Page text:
Warning: Declaration of C_DataMapper_Driver_Base::define($object_name, $context = false) should be compatible with C_Component::define($context = false) in /srv/www/u2190/wp-content/plugins/nextgen-gallery/products/photocrati_nextgen/modules/datamapper/class.datamapper_driver_base.php on line 741
Today at Mallorca Hiking we’re going to celebrate some of the wonderful wild flowers we see while out walking on this lovely island. A few days ago we gave you an abbreviated history of Mallorca and now our brief “botanical overview” takes a lighter tone and features lots of information on some of the wild flowers we find on Mallorca at this time of year.
We are currently enjoying some of the best spring weather for many years, and the flowers in bloom throughout Mallorca are looking quite stunning in the warmth and vibrant sunshine. In the residential and resort areas, beautifully manicured gardens and communal areas have burst into a colourful array of blooming spring flowers – but away from the city centres, there is an equally colourful and very delightful display of Wild flowers of Mallorca.
There are literally hundreds of varieties of wild flowers in the Mediterranean region – many native to the area and lots also introduced by the many visitors to the islands. Today we’re going to show you six of our favourite wild flowers that we see in the countryside of Mallorca in April. Look out for them and see if you can find any on your next walk or hike…
The first of our wild flowers today is the Asphodel a common name for hardy herbaceous perennials with numerous species in the Mediterranean region. They are hardy with narrow leaves and an elongated stem bearing a handsome spike of white, pink, or yellow flowers growing from 45 to 60 cm in height. They are prolific here and often form stunning displays on dry and otherwise scrubby land.
Next up is the Common Mallow (- Malva sylvestris). This is a species of the Mallow genus Malva in the family of Malvaceae. Known as common mallow to English speaking Europeans, it acquired the common names of cheeses, high mallow and tall mallow as it migrated from its native home in Western Europe, North Africa and Asia through the English speaking world. A vigorously healthy and very handsome plant, it has showy flowers of bright mauve-purple, with dark veins. It often stands 1 m high and grows freely and rampantly in meadows and hedgerows.
Our next wild bloom today is the Narrow-leaved Cistus of the Rockrose or Cistaceae family. There are many different types of Cistus growing on Mallorca and this one is a dense shrub of about one meter high, which grows ventrally. All the old branches are completely bare and dark red or brown, while the new ones have rough and dense hair. Its leaves are simple, lanceolate in shape and stalk-less. The flowers have five petals and groups of three to 10 flowers form dense, wavy clusters. All the species that belong to the Cistus family are aromatic and excrete oils or resin, which have a long history of use in herbal medicine and as a perfume ingredient.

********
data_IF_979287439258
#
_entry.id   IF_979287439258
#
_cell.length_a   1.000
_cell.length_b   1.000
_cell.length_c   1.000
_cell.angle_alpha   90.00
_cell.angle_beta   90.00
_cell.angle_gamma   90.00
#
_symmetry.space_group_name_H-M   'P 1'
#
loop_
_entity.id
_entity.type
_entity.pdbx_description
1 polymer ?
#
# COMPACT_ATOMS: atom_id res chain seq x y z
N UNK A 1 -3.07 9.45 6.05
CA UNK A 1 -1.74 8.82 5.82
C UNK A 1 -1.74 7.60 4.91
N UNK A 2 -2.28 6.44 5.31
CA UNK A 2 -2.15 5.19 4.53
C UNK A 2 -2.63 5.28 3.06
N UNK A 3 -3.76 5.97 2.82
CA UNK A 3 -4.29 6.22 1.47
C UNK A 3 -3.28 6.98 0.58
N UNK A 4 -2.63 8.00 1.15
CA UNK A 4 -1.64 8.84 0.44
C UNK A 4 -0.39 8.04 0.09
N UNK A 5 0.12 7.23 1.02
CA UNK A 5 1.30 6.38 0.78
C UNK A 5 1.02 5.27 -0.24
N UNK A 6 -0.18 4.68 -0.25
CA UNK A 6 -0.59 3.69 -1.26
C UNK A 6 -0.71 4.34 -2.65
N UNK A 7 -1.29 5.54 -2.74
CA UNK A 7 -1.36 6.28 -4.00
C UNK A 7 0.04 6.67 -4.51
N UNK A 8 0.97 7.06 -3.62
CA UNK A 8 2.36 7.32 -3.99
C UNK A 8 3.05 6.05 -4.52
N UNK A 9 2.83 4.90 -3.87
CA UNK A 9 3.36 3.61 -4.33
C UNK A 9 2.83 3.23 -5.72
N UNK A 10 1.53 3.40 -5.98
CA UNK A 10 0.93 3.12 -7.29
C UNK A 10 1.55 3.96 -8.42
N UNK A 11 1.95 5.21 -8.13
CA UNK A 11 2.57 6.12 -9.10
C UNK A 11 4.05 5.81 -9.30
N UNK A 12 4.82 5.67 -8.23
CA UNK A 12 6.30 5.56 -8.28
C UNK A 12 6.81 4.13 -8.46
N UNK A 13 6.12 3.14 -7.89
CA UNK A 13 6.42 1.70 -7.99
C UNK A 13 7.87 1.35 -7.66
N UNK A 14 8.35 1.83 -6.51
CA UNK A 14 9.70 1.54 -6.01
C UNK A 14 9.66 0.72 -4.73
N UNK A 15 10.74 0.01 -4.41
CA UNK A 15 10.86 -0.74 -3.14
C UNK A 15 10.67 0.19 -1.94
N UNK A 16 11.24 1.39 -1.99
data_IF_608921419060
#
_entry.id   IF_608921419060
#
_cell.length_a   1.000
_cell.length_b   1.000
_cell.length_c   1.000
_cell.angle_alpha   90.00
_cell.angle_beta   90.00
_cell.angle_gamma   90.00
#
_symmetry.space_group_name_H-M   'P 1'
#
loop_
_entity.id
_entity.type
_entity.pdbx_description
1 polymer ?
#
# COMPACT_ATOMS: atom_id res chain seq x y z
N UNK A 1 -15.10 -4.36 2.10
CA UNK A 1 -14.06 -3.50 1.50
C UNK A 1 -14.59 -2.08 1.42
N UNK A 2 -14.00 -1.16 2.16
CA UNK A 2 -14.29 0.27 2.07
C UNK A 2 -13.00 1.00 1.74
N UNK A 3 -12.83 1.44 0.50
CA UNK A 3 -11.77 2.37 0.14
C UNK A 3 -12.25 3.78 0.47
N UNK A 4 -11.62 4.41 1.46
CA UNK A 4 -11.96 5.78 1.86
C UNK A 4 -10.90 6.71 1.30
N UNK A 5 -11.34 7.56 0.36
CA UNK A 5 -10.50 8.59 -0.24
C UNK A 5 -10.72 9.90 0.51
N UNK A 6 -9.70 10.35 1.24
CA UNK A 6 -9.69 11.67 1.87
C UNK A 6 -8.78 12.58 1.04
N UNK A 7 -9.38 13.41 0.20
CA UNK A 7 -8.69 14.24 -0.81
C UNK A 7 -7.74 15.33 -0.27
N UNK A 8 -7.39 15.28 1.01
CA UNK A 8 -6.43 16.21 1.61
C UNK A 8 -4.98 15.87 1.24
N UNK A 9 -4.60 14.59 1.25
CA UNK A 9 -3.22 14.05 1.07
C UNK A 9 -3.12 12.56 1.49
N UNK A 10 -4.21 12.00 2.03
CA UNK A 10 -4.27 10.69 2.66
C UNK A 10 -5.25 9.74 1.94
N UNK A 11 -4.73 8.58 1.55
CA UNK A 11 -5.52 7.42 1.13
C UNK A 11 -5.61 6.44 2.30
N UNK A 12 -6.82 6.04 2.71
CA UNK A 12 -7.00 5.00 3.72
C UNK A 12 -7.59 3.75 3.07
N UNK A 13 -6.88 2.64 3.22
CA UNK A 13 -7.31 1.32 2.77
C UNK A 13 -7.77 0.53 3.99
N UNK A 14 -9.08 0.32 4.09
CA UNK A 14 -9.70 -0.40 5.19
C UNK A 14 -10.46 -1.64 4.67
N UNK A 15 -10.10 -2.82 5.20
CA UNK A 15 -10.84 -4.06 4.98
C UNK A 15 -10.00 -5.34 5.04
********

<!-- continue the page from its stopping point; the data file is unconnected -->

Our next beauty is another aromatic delight – the White Mignonette is a genus of fragrant herbaceous plants native to the Mediterranean region. The species include annuals, biannials and perennials, and grow to between 40-130 cm tall. The leaves form a basal rosette at ground level, and then spirally arranged up the stem, they can be entire, toothed or pinnate, and range from 1-15 cm long. The flowers are produced in a slender spike, each one being small (4-6 mm diameter), white, yellow, orange, or green, with four to six petals. They are very showy and we often find them in hedgerows and meadows.
Our fifth contestant today is wild by name and wild by nature – the Wild Gladioli is one of our absolute favourites and we usually find it growing in low scrub and in very dry stony conditions – its preferred habitat. This is a continental European version of the very rare plant which grows amongst bracken and scrub in the much damper New Forest in the U.K. The small bulbs produce a grey green grass-like foliage that can be overlooked but, from April to July we get a stunning fuschia-pink flowering stem up to 70 cm high appears with between 3 and 8 flowers per stem. Look out for them – they’re a real treat!
Our last native bloom is Mallorca’s uncultivated beauty – the Wild Orchid. On the Balearic Islands alone, there are 60 different orchid species growing wild! They are bright pink-coloured, white, violet, blue-violet, reddish-brown or yellowish brown…. Sometimes they’re all one colour, and others are multicoloured or marbled, and all of them are legally protected. These fabulous delicate plants deserve special attention but you need to look out for them – they are easily overlooked, as some have tiny flower heads, which hide amongst the grasses. It is absolutely forbidden to pick them or dig them up. However, photographs are allowed and we’d love to see some samples of orchids that you find along the way.
Here at Mallorca Hiking we have some very knowledgable contacts who are familiar with the flora and fauna of the island – so anything you can’t identify, please send us a photo and we’ll do our very best to help….
Remember – don’t pick – just click – and send us your photos!!